As the front of the car slows down the air without a diffuser, this is the ideal place for an inlet. A splitter is commonly used here, serving to increase the amount of downforce at the front of the car. The airstream is brought to stagnation above the splitter by an air dam, causing an area of high pressure. Below the splitter, the air is redirected away from the stagnation zone and is accelerated, causing the pressure to drop. This, combined with the high pressure over the splitter, creates downforce. The larger the area of the splitter, the more downforce is generated. In most closed-wheel race cars, the underside of the splitter smoothly integrates with the undertray, creating one large flat plane that is driven by the rear diffuser. Some race cars, such as the Toyota GT-One, actually use an additional diffuser immediately behind the splitter to help create more downforce. The air extracted by this diffuser is exhausted through vents in the sidepods or above the car around the cockpit.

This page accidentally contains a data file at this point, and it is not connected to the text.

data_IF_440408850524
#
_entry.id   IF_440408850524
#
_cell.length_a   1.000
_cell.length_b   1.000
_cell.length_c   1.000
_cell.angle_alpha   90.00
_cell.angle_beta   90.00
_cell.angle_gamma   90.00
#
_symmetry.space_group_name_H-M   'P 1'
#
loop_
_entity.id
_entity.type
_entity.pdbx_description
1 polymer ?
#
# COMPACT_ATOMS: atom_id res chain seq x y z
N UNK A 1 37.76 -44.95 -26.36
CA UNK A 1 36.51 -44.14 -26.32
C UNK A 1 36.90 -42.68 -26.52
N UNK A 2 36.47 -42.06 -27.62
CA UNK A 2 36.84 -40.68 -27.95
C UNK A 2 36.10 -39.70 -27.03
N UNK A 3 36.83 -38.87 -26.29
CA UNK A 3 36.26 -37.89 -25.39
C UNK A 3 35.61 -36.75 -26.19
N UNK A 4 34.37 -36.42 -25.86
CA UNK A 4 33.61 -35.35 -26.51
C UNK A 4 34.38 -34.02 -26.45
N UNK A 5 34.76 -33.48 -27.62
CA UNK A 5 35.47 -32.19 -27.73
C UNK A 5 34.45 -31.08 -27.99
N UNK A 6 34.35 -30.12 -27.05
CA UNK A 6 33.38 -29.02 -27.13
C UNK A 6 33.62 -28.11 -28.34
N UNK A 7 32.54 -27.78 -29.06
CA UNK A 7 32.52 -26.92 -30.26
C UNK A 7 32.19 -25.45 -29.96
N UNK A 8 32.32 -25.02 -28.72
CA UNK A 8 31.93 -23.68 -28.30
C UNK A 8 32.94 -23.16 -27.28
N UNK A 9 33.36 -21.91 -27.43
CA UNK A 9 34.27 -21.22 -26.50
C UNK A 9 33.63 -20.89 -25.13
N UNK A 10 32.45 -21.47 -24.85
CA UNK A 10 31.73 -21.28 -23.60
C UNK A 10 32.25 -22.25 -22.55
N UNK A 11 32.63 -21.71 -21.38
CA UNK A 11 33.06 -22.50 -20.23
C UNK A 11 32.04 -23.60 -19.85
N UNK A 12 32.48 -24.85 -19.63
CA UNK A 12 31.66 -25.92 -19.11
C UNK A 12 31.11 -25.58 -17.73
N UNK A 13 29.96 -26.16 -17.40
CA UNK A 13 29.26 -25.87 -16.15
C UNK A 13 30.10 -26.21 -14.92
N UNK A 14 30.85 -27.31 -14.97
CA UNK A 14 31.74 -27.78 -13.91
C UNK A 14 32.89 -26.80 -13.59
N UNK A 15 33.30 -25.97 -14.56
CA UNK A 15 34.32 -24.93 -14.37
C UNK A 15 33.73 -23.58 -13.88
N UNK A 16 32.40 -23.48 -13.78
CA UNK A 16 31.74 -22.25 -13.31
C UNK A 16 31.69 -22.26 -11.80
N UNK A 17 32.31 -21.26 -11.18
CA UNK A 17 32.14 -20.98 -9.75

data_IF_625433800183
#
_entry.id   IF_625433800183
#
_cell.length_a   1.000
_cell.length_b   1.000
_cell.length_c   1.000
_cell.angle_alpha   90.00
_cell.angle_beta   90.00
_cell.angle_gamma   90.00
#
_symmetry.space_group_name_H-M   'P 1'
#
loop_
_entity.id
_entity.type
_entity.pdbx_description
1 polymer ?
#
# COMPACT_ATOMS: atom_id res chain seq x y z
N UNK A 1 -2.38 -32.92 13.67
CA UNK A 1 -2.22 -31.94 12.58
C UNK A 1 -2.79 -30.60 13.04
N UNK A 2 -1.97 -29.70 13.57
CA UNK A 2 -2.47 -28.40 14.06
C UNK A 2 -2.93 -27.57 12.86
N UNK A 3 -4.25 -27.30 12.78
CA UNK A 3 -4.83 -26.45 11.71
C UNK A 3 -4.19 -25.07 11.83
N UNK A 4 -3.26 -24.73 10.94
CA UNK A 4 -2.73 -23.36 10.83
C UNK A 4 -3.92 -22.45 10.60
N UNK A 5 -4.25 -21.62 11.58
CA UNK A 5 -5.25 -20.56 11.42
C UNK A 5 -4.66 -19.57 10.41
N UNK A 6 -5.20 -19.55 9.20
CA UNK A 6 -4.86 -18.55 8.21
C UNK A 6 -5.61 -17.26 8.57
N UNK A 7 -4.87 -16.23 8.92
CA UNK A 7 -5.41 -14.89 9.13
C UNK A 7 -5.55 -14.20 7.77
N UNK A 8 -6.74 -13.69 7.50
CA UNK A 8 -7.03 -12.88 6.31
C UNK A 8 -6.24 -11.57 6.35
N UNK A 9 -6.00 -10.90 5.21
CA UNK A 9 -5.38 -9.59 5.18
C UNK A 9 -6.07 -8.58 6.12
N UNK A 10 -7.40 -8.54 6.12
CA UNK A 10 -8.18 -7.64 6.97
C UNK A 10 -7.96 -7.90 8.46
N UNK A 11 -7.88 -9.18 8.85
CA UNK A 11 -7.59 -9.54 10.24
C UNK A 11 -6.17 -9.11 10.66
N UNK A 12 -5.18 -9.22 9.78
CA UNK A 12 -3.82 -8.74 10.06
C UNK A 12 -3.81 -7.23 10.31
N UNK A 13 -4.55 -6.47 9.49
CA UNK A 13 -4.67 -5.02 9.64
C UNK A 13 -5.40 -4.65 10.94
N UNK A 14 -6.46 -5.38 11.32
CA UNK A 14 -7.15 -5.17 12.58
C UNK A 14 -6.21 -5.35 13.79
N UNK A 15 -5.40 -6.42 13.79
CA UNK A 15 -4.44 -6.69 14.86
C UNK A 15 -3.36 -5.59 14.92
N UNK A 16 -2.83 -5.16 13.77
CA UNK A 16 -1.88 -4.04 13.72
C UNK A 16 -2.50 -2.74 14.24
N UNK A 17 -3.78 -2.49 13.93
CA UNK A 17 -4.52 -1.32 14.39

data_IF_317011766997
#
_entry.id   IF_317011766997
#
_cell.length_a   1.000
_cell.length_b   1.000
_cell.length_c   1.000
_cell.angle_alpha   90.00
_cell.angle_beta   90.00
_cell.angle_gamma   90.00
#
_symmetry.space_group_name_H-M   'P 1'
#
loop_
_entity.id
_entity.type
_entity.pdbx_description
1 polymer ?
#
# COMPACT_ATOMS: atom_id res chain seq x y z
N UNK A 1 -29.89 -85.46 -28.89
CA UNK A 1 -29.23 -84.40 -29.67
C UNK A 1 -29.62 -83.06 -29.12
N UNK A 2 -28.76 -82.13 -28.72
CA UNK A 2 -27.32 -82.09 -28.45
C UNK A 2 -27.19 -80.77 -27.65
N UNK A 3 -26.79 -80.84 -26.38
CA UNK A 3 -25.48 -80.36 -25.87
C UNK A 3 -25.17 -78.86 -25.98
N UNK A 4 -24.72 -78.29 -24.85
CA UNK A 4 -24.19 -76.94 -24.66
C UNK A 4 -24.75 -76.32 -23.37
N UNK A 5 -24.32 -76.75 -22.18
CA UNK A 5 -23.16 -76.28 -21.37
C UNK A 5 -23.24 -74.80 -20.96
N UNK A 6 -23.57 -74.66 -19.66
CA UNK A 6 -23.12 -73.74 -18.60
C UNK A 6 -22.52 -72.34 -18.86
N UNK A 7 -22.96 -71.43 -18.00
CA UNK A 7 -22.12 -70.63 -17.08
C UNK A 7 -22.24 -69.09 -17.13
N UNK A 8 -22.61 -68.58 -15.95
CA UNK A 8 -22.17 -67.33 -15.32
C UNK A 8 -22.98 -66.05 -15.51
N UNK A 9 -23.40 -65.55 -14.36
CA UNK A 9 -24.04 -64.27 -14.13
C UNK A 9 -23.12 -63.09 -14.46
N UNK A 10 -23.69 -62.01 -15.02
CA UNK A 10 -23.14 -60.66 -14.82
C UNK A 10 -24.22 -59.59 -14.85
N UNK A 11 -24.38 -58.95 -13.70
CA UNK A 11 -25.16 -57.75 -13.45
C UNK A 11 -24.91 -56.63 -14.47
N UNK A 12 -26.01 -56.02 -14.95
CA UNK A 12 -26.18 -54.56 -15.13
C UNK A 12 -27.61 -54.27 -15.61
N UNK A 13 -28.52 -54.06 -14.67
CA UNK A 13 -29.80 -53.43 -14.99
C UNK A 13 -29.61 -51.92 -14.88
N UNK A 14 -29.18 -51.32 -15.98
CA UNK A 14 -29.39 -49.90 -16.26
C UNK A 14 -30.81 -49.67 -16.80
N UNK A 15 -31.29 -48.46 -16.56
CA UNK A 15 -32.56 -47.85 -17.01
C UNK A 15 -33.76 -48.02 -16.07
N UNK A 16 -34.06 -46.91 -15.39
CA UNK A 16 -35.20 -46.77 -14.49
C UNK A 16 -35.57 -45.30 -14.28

Examples of diffusers and splitters
Rear diffuser protruding from below bumper on a Chevrolet Corvette C6.R. Note the strakes for straightening airflow.
Rear diffuser visible below the license plate on a Porsche 918 Spyder.
Large front splitter below nose on an Audi R10 TDI
Front splitter visible below the nose on an Aston Martin DBR9
Front splitter integrated into bumper of a Lotus Exige S.
Small front splitter below the bumper of Subaru Impreza WRX.
Front view of a splitter on a NASCAR car (white)
Side view of a splitter on a NASCAR car (white)
- Katz, Joseph (2006), Race Car Aerodynamics: Designing for Speed, Bentley Publishers, ISBN 0-8376-0142-8